Coved Insert Panel

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Fig. b The Height Board

This is simply a scrap of plywood about 8 in. x 12 in., with a pencil line along one edge to mark the maximum height to which you will raise the blade. This height is the depth of the coved profile. For a panel that will be flush with the top of the door frame (the common arrangement), you simply measure from the top of the frame to the groove.

top of frame-

Locate the center of your saw arbor. Mount the centering board on the arbor as if it was the saw blade, and clamp the height board to the rip fence, with the bottom edge at the level of the saw table. Raise the arbor of your saw until the top of the centering board is at the line on the height board. Mark where the arbor line meets the height line.

height board centerline zero-clearance insert

Transfer the centerline from the height board to the ^¡■ii zero-clearance throat plate.Then raise the blade to the maximum height you will be using, while the zero-clearance throat plate is clamped down.

Transfer the centerline from the height board to the ^¡■ii zero-clearance throat plate.Then raise the blade to the maximum height you will be using, while the zero-clearance throat plate is clamped down.

First, Set Up Your Saw

The actual cutting of the panels is fairly straightforward; you clamp a fence at an angle to the saw blade and pass the panels over the blade, taking shallow cuts. But to get perfect results, you need to set up the fence accurately. We've developed a guaranteed system:

1. First, build the auxiliary fence (Photo 3) and make the centering and height boards (opposite page) that you'll use to set the location of the fence.

2. Find top-dead-center of the blade using the centering board and height board (Photo 1). It's important that the fence be located over top-dead-center so the tongue of the panel is properly shaped to fit the groove in your frames (see Oops!, page 40). This is difficult on many tablesaws because the blade actually swings forward as it is raised. You need to find top-dead-center at the maximum height to which you will be raising the blade, because that height will give you the profile you want.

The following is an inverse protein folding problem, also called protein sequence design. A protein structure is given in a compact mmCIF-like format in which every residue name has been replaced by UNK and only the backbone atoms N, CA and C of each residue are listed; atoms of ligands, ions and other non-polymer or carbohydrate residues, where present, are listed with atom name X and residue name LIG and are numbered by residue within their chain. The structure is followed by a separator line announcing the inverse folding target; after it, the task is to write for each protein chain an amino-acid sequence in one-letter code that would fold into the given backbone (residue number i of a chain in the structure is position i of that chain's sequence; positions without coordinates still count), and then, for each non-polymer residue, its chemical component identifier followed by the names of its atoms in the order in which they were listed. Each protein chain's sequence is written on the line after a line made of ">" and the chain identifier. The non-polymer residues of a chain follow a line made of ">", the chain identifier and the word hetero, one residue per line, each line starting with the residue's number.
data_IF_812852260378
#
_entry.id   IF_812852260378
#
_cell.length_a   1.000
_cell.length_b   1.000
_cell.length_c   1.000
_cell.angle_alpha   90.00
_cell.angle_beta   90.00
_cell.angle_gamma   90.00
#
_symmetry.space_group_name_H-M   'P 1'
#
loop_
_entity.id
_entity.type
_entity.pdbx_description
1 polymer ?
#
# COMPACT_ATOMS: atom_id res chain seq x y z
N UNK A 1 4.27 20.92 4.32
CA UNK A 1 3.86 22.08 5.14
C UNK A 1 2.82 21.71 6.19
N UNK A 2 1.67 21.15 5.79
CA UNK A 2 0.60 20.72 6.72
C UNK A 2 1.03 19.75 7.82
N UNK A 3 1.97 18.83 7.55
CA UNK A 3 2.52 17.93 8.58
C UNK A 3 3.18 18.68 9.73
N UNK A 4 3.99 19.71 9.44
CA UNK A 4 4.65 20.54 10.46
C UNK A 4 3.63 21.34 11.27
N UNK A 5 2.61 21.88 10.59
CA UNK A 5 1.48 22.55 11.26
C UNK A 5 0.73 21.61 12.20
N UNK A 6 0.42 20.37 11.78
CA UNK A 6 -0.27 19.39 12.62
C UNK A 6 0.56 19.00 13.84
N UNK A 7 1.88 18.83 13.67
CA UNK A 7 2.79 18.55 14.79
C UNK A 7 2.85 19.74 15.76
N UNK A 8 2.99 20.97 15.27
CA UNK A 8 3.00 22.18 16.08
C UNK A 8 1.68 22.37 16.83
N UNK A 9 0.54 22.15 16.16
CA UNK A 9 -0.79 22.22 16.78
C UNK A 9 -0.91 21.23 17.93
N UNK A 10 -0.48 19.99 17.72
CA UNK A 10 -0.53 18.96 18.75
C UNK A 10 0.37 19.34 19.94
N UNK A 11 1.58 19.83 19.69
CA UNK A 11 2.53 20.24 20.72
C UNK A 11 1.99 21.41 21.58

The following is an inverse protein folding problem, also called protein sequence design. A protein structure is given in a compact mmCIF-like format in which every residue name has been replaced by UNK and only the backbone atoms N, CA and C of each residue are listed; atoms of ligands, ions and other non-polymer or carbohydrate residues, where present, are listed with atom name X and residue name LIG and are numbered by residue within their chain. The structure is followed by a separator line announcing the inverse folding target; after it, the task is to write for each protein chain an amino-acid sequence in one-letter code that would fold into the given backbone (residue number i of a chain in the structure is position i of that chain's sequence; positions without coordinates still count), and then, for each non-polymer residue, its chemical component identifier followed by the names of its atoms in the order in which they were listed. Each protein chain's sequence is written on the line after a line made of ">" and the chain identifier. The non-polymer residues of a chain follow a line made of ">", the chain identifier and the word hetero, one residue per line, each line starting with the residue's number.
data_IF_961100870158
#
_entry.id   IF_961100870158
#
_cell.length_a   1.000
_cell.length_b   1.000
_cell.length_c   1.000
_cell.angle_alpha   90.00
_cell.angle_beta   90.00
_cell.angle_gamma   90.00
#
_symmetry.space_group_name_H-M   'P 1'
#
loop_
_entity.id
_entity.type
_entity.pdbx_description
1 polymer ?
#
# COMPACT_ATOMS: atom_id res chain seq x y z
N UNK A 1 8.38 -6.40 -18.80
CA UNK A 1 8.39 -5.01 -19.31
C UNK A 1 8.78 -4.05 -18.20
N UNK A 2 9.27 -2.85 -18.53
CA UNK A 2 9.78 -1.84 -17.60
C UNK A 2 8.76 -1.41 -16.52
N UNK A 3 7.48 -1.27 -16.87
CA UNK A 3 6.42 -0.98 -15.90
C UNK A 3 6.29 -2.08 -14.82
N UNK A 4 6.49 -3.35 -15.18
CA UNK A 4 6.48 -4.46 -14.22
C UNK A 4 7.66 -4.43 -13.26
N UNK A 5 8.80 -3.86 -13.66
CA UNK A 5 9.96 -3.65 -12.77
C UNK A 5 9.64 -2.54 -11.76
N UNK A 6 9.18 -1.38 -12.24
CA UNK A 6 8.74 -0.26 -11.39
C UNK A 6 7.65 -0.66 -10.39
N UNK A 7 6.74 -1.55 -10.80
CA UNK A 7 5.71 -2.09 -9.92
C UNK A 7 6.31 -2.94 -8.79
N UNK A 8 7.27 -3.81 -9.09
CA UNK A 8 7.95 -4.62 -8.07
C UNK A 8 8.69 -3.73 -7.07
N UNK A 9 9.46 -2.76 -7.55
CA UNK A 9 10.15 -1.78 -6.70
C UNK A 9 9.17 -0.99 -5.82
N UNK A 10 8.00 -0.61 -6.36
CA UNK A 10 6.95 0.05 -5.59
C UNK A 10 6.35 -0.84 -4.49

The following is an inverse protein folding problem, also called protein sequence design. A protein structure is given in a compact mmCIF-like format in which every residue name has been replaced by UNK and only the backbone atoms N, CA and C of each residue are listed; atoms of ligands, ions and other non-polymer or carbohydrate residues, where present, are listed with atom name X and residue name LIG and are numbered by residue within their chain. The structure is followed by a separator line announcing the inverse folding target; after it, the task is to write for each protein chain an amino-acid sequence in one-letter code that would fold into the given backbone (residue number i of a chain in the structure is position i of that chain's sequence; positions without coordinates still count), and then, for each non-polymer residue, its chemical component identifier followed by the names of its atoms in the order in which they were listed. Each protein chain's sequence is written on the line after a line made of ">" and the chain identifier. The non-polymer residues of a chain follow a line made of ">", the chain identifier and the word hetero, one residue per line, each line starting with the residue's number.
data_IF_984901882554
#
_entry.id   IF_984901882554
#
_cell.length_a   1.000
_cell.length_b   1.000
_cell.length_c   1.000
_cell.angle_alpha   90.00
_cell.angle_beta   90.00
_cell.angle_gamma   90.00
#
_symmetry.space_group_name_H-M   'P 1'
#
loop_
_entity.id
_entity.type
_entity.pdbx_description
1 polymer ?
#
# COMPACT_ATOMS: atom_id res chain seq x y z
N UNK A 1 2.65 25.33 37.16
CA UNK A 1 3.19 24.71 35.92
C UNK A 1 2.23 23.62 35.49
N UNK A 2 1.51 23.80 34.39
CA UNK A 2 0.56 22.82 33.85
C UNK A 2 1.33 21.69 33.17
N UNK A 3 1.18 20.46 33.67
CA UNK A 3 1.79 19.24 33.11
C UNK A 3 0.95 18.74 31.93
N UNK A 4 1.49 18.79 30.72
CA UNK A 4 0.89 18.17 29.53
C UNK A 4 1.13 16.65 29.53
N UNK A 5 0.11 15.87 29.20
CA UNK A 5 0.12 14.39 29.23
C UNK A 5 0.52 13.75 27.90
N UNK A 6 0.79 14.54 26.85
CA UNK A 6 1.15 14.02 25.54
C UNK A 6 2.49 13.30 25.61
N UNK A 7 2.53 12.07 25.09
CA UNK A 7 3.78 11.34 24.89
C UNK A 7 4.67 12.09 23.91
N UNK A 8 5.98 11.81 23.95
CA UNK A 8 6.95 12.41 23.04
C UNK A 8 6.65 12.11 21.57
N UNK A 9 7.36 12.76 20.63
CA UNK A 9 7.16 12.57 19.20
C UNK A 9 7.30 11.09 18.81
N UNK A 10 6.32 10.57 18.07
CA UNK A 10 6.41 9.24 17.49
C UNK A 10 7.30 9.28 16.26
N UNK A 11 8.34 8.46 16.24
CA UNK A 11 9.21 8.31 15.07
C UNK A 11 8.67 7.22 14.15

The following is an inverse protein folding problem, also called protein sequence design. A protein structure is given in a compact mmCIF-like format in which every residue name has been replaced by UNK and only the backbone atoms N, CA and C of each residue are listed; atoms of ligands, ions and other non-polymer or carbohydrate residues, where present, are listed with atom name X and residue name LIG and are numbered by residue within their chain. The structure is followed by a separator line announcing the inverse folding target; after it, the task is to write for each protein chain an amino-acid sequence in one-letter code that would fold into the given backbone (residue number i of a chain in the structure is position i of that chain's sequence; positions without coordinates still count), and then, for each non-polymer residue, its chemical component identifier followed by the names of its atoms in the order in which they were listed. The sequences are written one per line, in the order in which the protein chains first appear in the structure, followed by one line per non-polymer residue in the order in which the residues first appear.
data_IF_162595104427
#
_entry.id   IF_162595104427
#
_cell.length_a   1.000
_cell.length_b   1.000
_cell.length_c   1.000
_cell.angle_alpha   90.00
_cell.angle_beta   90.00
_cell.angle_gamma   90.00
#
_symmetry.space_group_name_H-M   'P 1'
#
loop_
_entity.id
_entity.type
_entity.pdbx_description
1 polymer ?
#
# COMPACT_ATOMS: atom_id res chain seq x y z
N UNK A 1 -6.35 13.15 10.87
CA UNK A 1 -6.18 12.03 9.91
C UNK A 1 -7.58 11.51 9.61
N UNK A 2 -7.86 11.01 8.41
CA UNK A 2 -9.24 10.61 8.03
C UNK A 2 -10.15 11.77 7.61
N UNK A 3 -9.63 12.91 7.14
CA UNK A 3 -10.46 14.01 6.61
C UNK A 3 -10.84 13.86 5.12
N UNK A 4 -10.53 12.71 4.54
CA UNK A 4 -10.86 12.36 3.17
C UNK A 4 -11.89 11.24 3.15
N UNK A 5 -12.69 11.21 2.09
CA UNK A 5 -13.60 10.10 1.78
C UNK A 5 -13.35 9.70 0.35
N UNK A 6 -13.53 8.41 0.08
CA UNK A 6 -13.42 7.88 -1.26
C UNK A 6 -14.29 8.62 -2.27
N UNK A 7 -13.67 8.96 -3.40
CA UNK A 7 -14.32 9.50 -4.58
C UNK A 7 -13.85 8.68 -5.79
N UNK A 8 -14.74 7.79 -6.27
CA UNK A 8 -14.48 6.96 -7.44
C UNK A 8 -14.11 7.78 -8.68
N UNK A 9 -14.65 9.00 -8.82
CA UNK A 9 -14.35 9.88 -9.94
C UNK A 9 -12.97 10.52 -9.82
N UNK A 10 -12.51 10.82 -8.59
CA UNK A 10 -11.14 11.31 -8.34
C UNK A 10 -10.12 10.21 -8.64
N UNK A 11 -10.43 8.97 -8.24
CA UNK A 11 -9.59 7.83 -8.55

3. Transfer the location of top-dead-center to your zero-clearance insert (Photo 2). Raise your blade through the zero-clearance insert if you haven't already.

4. Position the fence on the tablesaw so it covers the front half of the blade, where the teeth point down toward the table (Photo 3). The blade must be down. Use your miter gauge to set the fence at 35 degrees. The edge of the fence must be directly over the intersection of the blade kerf and the top-dead-center line on the insert (below). Clamp the fence securely to the saw, and you're ready to make a panel.

3 Clamp a shop-made fence to your saw using the miter gauge to set its angle to 35 degrees. (See page 40 for other options.) The fence edge should be directly over the intersection of the centerline on the insert and the blade kerf (at left).

This is how the edge should look after two passes front and back. At this point the coved profile on the back of the panel is complete, so mark which sides of the panels you want to be the front and back.

Cut the Coved Profile

Now that your fence is set, it's time to actually cut the panels. Here's the process:

1. Raise the blade 1/16-in. above the surface of the tablesaw and cut the end-grain of the panel (Photo 4). Note that the panel is being pushed "uphill" against the fence. Cut the long grain and repeat the process on the other side of the panel.

2. Increase the height of the blade 1/16 in. and make another pass on all four edges of both faces, end grain first. Now the back of the panel is complete (Photo 5).